Regarding your post, talk expresses my view of the communication process. Recall also that "questions" have multiple functions, and behind each function or combination are the speakers motives, which may cross the spectrum of human activity. What is actually said may have little to do with the intent, both conscious and unconscious, of the speaker. In the background of this process is the general semantics recognized "fact" that everyone has different experiences, and what any given word, phrase, sentence, paragraph, etc. invokes in the hearer is dependent on (a function of) the listener's experiences.

You might say that it's sheer luck if any understanding occurs at all.

What I do, and that is all that anyone can do, is respond to formulations by evaluating one's own semantic reaction, preferrably delayed, to the formulations for consistency with one's own overall world view. In this general semantics learning context, it's my choice to provide my experiences and understanding, in the form of assertions, questions, corrections, etc., with varying degrees of force. This includes projected inferences. I also take two things into consideration. One is time-binding - how the phrases have been and are being used as recorded in our symbolic environment. That is the starting point for understanding the formulation. Another is analytical consistency with the context of this discussion - general semantics formulations. Both involve frequent extensional checking - in the form of google searches of the web and of the general semantics literature (in my possession) including searchable cd's.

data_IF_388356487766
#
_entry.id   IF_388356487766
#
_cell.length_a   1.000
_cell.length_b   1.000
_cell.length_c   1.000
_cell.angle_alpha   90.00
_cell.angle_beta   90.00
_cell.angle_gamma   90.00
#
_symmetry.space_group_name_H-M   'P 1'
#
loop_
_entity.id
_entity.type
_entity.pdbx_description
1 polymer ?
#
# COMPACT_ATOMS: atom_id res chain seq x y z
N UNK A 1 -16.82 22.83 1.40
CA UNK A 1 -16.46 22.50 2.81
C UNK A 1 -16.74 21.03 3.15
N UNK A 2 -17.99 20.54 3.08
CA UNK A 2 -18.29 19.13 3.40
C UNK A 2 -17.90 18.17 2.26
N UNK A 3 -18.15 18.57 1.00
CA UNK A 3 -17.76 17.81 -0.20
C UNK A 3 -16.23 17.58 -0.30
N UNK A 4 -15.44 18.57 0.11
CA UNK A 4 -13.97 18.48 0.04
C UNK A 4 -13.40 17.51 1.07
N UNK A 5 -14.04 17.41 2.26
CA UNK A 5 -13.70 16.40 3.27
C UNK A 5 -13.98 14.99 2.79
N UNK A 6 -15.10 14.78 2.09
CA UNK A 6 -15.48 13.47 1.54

I will use figures of speech such as personifying general semantics, analogies, and metaphors, as these are all forms of mapping, and the hope is that one side of such a mapping will "inform" the other side. I choose consciously to be verbose and pedantic - verbose because the more a topic is bracketed with different ways of expressing it, the lower, I think, the ambiguity resulting. A single words is very ambigous; a phrase less, a sentence less, a paragraph less, etc. Pedantic - well, that's been my style practically forever, and I'm not inclined to change it. I'm inclined to see and include more context and related notions that, in my opinion, help to bracket the topic at hand.